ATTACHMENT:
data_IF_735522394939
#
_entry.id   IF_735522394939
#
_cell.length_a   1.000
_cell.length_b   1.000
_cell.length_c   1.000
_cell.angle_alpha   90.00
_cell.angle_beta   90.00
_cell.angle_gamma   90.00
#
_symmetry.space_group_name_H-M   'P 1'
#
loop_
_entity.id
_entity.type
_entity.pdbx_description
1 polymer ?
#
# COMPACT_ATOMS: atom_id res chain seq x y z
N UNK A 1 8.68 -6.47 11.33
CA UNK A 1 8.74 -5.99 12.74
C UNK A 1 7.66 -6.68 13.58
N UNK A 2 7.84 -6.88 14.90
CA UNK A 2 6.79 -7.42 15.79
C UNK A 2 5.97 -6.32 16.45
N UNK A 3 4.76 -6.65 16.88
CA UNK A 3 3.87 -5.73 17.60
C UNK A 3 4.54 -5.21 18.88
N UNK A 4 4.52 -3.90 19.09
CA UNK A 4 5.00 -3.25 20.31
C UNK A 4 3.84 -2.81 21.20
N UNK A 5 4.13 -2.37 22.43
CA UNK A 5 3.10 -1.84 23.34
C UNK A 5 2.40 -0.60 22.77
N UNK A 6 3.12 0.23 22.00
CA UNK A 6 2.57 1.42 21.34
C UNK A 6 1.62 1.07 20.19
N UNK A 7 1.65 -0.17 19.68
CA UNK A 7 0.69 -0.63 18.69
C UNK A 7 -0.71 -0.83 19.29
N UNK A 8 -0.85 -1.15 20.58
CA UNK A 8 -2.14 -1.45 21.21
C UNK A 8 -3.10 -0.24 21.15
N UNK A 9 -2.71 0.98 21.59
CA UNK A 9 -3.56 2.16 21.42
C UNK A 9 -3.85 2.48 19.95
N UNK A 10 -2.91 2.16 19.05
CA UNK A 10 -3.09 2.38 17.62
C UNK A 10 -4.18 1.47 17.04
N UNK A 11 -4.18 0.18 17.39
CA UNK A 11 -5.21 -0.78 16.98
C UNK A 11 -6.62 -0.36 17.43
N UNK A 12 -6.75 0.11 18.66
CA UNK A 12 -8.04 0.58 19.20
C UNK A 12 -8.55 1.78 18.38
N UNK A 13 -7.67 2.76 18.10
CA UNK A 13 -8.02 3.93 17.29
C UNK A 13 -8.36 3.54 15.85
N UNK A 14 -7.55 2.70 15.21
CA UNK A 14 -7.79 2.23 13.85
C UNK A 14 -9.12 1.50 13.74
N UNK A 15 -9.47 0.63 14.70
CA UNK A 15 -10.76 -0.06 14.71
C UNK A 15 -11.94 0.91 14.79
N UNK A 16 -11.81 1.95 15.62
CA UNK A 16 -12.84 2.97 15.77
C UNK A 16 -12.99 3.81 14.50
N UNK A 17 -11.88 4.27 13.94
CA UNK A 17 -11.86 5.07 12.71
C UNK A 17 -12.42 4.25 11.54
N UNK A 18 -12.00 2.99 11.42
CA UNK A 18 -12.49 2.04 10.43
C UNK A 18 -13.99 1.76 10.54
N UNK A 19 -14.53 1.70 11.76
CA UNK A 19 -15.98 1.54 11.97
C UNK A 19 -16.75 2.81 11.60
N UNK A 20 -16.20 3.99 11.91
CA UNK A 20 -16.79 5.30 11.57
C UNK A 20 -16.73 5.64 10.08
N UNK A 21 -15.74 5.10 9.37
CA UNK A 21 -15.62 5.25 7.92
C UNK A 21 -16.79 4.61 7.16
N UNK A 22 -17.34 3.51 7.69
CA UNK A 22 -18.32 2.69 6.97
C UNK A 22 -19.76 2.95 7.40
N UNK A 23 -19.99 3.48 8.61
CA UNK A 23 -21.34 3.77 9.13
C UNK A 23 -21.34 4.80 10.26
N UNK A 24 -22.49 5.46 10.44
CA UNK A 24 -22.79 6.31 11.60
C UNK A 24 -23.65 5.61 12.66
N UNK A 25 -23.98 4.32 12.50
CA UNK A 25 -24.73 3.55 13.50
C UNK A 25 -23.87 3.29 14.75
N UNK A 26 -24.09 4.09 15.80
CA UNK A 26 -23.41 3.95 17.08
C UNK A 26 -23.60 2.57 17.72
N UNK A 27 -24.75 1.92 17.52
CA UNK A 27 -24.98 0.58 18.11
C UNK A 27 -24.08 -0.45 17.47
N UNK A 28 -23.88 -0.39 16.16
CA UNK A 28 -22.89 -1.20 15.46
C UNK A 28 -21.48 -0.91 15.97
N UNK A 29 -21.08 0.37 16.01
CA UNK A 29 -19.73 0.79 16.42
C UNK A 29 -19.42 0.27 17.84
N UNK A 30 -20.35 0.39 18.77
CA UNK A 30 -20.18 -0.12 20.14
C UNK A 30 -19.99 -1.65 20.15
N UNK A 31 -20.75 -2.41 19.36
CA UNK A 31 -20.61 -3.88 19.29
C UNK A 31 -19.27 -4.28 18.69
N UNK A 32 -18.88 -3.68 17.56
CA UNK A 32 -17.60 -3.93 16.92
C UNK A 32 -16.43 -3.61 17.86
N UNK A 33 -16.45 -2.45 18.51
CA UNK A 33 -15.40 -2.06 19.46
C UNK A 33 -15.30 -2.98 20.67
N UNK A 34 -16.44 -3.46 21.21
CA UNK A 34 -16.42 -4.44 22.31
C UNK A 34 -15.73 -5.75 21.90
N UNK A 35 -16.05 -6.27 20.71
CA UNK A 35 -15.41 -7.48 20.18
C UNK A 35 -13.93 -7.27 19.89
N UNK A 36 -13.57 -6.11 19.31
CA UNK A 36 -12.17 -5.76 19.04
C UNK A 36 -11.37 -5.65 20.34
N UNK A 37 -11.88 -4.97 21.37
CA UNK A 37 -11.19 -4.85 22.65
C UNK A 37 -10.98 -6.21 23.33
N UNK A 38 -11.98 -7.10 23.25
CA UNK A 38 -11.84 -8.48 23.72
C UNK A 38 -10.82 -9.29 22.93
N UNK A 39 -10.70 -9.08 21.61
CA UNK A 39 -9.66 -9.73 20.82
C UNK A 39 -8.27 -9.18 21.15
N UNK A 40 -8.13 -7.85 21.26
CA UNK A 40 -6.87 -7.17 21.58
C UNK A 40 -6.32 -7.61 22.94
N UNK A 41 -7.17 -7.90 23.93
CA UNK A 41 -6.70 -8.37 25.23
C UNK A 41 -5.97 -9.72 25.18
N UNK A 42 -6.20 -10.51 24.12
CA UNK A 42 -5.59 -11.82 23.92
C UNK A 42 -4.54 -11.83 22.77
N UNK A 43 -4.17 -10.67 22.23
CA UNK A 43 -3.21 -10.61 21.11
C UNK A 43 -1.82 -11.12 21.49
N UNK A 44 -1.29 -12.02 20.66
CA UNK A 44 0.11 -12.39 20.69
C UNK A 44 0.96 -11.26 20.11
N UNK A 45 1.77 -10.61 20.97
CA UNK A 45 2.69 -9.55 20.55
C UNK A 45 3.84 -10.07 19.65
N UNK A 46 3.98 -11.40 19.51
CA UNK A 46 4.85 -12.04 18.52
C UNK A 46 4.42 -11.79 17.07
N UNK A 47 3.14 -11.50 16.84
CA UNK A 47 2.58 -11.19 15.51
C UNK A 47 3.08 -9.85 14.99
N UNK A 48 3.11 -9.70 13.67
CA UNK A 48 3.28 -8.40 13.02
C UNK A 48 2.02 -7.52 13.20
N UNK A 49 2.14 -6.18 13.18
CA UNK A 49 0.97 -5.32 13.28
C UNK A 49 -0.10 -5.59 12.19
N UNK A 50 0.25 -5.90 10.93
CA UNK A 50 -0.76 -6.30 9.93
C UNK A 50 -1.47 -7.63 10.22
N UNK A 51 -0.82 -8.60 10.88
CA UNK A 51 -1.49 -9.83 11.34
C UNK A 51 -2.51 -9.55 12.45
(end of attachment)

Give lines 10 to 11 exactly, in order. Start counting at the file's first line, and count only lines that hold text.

_cell.angle_gamma   90.00
#